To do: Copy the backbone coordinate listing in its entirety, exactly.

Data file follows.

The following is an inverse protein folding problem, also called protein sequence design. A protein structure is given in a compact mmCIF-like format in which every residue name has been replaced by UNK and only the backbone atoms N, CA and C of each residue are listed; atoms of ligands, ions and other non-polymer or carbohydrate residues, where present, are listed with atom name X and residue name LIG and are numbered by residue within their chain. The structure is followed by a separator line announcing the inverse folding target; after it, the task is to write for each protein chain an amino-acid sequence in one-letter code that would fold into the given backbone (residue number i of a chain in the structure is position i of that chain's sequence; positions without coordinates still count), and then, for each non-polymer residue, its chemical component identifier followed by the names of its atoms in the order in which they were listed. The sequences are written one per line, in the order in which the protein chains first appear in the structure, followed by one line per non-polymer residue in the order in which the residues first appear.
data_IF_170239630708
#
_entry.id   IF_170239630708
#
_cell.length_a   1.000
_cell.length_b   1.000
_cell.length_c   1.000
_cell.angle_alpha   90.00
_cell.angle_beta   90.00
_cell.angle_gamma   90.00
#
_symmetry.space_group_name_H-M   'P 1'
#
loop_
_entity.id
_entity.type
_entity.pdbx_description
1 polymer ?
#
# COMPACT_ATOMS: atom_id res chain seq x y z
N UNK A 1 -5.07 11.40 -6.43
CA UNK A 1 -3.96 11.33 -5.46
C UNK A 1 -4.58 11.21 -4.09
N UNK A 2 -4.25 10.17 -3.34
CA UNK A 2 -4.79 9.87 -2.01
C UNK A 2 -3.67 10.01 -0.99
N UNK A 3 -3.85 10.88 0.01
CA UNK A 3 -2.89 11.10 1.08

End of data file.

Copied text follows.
The following is an inverse protein folding problem, also called protein sequence design. A protein structure is given in a compact mmCIF-like format in which every residue name has been replaced by UNK and only the backbone atoms N, CA and C of each residue are listed; atoms of ligands, ions and other non-polymer or carbohydrate residues, where present, are listed with atom name X and residue name LIG and are numbered by residue within their chain. The structure is followed by a separator line announcing the inverse folding target; after it, the task is to write for each protein chain an amino-acid sequence in one-letter code that would fold into the given backbone (residue number i of a chain in the structure is position i of that chain's sequence; positions without coordinates still count), and then, for each non-polymer residue, its chemical component identifier followed by the names of its atoms in the order in which they were listed. The sequences are written one per line, in the order in which the protein chains first appear in the structure, followed by one line per non-polymer residue in the order in which the residues first appear.
data_IF_170239630708
#
_entry.id   IF_170239630708
#
_cell.length_a   1.000
_cell.length_b   1.000
_cell.length_c   1.000
_cell.angle_alpha   90.00
_cell.angle_beta   90.00
_cell.angle_gamma   90.00
#
_symmetry.space_group_name_H-M   'P 1'
#
loop_
_entity.id
_entity.type
_entity.pdbx_description
1 polymer ?
#
# COMPACT_ATOMS: atom_id res chain seq x y z
N UNK A 1 -5.07 11.40 -6.43
CA UNK A 1 -3.96 11.33 -5.46
C UNK A 1 -4.58 11.21 -4.09
N UNK A 2 -4.25 10.17 -3.34
CA UNK A 2 -4.79 9.87 -2.01
C UNK A 2 -3.67 10.01 -0.99
N UNK A 3 -3.85 10.88 0.01
CA UNK A 3 -2.89 11.10 1.08